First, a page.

After the dust began to settle last year — after the banks failed, the currency collapsed, the stock market crashed and the government fell — the dazed inhabitants of Iceland woke up to another unpleasant problem: They owed, it seemed, some $5.3 billion to more than 300,000 angry people in the Netherlands and Britain.
These were the customers of Icesave, a now notorious online retail branch of the Icelandic bank Landsbanki, which went bankrupt in October 2008 along with 85 percent of Iceland’s banking system. The British and Dutch governments reimbursed their citizens, but then demanded that Iceland repay the money, the equivalent of $65,000 per household here, plus interest.
To put it in perspective, it is as if American taxpayers were being forced to pay $5 trillion (plus interest) to reimburse customers of the Japanese branch of a failed private American bank, said Magnus Arni Skulason, the head of InDefence, a group agitating for a better deal.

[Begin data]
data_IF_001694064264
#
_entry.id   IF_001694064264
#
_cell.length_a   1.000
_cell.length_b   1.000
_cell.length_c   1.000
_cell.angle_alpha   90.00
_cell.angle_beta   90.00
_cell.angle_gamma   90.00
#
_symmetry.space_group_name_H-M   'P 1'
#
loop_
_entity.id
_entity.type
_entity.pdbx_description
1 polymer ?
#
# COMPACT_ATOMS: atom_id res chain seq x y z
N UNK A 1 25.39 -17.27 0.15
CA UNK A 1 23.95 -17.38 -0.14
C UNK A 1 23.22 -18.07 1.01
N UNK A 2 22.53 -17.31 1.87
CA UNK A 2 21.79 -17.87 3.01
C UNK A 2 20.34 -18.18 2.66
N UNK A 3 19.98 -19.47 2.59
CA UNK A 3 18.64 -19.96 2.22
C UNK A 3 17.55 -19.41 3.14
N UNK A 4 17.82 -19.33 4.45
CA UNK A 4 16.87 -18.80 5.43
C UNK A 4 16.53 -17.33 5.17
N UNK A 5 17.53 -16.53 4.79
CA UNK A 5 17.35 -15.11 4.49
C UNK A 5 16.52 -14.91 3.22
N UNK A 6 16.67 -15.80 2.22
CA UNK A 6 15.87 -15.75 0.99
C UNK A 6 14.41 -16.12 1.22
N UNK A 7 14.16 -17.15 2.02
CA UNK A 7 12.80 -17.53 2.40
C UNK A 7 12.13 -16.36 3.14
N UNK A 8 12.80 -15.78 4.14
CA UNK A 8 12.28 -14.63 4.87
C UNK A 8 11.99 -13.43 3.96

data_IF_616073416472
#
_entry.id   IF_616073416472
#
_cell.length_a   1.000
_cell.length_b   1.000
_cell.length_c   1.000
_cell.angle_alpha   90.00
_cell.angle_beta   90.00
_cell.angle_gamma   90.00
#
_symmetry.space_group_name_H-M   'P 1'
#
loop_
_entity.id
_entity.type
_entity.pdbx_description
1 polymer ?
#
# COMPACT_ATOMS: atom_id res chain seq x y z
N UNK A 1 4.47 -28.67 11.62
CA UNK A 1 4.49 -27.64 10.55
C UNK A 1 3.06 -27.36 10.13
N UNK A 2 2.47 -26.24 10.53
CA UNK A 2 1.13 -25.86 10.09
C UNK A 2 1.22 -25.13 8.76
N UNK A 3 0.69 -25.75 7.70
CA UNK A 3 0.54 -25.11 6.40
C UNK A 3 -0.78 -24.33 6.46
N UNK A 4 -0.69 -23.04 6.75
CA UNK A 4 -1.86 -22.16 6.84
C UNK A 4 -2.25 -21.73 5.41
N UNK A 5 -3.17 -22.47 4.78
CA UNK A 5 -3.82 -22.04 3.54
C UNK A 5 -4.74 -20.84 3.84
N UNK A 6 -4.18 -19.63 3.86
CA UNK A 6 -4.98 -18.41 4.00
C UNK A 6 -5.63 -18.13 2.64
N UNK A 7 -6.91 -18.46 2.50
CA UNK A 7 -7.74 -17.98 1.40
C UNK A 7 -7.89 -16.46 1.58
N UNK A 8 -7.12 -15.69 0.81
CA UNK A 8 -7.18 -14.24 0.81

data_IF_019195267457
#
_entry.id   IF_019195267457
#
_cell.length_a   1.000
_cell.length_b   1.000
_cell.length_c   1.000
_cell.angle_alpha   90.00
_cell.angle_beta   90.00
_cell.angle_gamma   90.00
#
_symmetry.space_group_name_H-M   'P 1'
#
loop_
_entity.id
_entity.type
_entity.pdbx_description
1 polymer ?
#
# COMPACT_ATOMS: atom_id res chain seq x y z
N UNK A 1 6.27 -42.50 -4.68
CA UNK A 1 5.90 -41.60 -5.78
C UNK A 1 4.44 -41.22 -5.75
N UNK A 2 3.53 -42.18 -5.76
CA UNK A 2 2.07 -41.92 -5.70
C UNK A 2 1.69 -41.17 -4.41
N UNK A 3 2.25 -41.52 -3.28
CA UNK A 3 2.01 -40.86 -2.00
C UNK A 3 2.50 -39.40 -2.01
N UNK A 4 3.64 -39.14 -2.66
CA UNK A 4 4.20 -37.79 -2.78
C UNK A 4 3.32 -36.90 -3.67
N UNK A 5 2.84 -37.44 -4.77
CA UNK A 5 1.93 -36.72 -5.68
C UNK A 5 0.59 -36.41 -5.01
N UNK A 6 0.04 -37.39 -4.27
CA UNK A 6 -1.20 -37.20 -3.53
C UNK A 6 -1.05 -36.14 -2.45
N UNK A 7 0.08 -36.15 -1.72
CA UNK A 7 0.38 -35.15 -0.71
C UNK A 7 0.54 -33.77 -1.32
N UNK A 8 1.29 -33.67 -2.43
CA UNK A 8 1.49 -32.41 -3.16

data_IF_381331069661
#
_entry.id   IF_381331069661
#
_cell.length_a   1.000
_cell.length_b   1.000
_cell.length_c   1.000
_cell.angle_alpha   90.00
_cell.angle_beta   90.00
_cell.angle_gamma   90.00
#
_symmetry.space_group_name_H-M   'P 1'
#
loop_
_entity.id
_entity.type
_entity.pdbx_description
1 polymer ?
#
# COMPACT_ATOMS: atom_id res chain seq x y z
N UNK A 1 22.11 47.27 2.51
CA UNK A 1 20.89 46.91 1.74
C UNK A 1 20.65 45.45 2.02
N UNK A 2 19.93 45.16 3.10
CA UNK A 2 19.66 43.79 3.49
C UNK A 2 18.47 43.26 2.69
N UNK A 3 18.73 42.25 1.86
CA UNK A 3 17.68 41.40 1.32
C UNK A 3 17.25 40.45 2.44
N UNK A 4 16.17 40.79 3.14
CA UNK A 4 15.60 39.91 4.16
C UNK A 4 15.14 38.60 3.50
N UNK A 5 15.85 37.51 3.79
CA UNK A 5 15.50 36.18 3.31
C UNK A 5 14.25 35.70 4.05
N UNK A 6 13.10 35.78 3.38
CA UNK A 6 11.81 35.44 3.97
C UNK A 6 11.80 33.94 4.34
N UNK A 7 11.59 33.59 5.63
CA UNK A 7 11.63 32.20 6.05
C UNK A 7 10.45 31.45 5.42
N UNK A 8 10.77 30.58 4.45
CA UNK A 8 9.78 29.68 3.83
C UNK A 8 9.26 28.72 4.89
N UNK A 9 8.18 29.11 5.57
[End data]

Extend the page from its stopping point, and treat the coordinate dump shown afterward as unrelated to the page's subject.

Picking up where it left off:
It isn’t is as if the average Icelander didn’t benefit somewhat from influx of money which arrived during the nation’s heyday as a center of international finance. But, I somewhat suspect that the movers & shakers who took risk which yielded massive fortunes are somewhat more comfortable than the average Icelander now. Yes, their paper wealth is not what it was, but they were living far above the median consumption rate anyhow. There is austerity for the masses, and “austerity” for the elite.
There don’t seem any good solutions here. The elites of Iceland were either crooked or stupid, or some combination of both, during the years of high rolling. Now they’ve left their nation holding the bag. And this is Iceland. A tiny Nordic nations which is (was?) characterized by clean government and an efficient elite.